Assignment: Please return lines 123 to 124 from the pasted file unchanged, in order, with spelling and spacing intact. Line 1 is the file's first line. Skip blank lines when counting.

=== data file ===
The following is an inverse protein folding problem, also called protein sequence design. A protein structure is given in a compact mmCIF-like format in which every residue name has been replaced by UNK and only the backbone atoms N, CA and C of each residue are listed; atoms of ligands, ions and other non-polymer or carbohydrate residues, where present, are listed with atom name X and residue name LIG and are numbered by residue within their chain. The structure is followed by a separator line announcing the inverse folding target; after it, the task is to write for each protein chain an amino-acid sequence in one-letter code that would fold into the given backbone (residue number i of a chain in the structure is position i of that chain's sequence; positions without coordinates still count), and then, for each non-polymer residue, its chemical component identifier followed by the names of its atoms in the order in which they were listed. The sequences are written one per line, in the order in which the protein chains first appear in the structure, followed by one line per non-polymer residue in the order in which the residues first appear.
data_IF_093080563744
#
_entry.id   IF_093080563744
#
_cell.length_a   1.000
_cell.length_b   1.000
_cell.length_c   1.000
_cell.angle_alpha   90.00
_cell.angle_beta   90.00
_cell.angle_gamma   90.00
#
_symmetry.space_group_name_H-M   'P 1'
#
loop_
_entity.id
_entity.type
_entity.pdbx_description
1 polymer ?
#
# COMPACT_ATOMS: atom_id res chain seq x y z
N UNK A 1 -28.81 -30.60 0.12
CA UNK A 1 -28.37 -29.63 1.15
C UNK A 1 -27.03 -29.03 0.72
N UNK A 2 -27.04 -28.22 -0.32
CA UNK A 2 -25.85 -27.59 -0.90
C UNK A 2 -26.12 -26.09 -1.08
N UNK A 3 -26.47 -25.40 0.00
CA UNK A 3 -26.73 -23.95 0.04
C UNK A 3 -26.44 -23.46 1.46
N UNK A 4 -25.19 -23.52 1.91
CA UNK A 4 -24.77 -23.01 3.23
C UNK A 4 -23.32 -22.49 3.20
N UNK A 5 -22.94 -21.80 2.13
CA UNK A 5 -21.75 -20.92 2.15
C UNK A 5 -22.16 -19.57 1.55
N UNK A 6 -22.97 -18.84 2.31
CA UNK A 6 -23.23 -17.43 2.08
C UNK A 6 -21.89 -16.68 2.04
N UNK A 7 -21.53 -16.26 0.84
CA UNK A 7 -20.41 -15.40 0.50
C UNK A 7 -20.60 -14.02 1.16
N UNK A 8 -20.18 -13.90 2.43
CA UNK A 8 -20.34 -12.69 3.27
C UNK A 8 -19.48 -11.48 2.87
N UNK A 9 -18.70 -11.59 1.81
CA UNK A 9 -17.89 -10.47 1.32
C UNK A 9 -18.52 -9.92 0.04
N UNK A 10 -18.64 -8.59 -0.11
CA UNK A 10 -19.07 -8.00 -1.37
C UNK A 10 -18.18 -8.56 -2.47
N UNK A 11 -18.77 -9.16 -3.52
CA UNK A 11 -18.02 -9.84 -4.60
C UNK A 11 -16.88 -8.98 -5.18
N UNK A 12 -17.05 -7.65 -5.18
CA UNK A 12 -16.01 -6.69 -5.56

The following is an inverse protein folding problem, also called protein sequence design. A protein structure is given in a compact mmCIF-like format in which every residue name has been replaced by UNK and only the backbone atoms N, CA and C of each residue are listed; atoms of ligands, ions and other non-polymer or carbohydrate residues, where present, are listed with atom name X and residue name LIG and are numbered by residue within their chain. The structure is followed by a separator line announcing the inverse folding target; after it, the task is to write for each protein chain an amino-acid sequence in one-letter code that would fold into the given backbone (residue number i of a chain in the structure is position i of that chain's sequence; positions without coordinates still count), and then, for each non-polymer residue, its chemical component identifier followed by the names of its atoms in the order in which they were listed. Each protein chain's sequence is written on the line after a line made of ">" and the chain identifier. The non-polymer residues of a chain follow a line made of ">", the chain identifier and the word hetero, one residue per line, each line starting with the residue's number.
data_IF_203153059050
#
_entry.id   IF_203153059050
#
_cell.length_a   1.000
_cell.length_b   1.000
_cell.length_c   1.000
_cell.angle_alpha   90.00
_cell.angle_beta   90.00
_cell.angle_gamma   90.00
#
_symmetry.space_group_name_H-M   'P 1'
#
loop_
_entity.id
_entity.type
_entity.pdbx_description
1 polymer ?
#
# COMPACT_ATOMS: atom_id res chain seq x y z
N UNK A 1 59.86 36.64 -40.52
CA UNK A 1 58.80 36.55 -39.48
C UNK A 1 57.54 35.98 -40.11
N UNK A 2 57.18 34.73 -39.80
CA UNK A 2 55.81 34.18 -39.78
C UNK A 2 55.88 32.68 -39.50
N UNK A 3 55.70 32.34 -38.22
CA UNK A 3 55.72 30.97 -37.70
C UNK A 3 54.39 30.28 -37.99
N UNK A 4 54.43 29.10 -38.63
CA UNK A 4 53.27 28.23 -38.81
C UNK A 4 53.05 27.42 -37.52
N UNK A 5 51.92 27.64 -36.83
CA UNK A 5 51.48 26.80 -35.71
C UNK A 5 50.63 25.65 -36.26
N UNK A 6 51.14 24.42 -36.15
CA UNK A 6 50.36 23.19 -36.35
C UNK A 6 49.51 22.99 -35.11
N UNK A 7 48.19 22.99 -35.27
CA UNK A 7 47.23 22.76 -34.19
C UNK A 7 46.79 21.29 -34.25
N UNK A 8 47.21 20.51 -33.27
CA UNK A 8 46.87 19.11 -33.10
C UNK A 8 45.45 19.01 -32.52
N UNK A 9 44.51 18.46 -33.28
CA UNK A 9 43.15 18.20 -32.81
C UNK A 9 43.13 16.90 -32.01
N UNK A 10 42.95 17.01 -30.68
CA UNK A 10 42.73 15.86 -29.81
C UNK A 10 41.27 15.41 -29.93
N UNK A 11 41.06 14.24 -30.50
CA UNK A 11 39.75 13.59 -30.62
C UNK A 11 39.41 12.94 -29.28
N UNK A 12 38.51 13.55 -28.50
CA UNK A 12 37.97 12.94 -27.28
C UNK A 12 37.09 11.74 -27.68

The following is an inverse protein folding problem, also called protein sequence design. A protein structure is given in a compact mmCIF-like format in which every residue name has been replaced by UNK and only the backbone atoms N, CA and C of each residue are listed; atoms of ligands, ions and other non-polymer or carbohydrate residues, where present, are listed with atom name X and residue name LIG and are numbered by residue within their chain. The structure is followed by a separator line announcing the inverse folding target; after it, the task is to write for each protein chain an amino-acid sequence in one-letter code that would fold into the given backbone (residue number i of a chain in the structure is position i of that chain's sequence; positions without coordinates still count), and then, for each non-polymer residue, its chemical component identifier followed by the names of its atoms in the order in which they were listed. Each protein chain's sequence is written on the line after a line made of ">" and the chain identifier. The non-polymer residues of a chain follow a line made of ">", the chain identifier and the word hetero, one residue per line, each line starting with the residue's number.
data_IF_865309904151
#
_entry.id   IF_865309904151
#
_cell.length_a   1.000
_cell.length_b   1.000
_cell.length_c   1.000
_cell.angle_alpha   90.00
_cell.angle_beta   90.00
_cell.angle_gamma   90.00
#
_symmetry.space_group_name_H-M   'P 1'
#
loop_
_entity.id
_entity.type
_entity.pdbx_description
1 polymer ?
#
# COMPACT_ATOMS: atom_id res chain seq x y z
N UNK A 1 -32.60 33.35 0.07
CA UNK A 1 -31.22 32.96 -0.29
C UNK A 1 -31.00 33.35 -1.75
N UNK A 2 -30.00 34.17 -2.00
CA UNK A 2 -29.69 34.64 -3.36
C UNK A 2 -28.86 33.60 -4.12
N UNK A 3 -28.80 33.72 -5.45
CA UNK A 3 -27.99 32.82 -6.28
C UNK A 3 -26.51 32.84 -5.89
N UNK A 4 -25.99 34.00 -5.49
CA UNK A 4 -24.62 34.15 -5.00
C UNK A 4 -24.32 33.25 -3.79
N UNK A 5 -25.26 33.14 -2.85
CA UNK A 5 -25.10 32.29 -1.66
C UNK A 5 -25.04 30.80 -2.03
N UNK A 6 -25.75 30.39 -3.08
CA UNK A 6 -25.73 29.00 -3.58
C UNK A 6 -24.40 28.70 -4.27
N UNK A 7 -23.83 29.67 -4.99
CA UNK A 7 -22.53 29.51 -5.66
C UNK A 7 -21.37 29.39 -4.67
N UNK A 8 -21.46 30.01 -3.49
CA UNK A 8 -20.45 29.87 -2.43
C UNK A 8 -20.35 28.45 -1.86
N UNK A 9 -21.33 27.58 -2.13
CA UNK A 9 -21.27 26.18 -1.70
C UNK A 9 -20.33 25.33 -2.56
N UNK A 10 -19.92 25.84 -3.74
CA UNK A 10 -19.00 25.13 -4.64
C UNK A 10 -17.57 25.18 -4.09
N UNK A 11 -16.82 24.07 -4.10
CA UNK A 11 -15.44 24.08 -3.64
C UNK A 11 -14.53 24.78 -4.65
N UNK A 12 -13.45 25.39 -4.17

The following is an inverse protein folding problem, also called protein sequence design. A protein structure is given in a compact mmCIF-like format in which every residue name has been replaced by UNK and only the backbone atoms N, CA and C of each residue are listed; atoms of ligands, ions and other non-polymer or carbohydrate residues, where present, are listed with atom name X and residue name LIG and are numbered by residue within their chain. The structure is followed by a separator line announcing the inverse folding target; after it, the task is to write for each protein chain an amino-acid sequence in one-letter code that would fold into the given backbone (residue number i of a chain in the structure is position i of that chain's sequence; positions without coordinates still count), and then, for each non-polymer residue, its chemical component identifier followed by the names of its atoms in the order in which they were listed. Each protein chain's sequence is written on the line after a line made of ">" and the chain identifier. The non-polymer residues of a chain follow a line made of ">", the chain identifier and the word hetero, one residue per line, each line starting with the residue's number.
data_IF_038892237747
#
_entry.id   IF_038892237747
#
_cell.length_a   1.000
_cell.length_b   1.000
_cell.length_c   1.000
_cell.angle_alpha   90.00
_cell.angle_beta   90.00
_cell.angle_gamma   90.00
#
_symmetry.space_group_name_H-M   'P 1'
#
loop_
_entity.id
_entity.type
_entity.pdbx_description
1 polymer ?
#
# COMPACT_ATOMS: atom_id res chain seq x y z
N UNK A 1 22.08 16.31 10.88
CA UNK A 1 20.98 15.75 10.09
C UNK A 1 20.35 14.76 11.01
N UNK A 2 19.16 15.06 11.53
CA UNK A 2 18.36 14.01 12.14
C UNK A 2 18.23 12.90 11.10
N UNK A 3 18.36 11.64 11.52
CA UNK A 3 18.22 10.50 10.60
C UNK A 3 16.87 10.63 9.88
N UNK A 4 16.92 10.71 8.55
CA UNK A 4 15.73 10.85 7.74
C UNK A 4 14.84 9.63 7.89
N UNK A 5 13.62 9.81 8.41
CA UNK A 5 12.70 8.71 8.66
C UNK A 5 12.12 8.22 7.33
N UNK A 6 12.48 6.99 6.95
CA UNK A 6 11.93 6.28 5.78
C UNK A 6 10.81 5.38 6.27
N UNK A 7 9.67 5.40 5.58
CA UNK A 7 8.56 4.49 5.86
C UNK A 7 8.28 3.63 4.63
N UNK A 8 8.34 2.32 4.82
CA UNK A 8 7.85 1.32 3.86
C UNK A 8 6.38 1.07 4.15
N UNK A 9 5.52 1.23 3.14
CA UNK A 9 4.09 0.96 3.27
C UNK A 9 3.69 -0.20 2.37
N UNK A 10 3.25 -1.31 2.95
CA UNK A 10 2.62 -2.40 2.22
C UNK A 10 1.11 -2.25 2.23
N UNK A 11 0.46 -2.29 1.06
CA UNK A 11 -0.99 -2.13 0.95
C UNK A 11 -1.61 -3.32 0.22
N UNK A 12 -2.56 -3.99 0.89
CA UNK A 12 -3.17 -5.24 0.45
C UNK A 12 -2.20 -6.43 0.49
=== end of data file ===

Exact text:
_cell.angle_beta   90.00
_cell.angle_gamma   90.00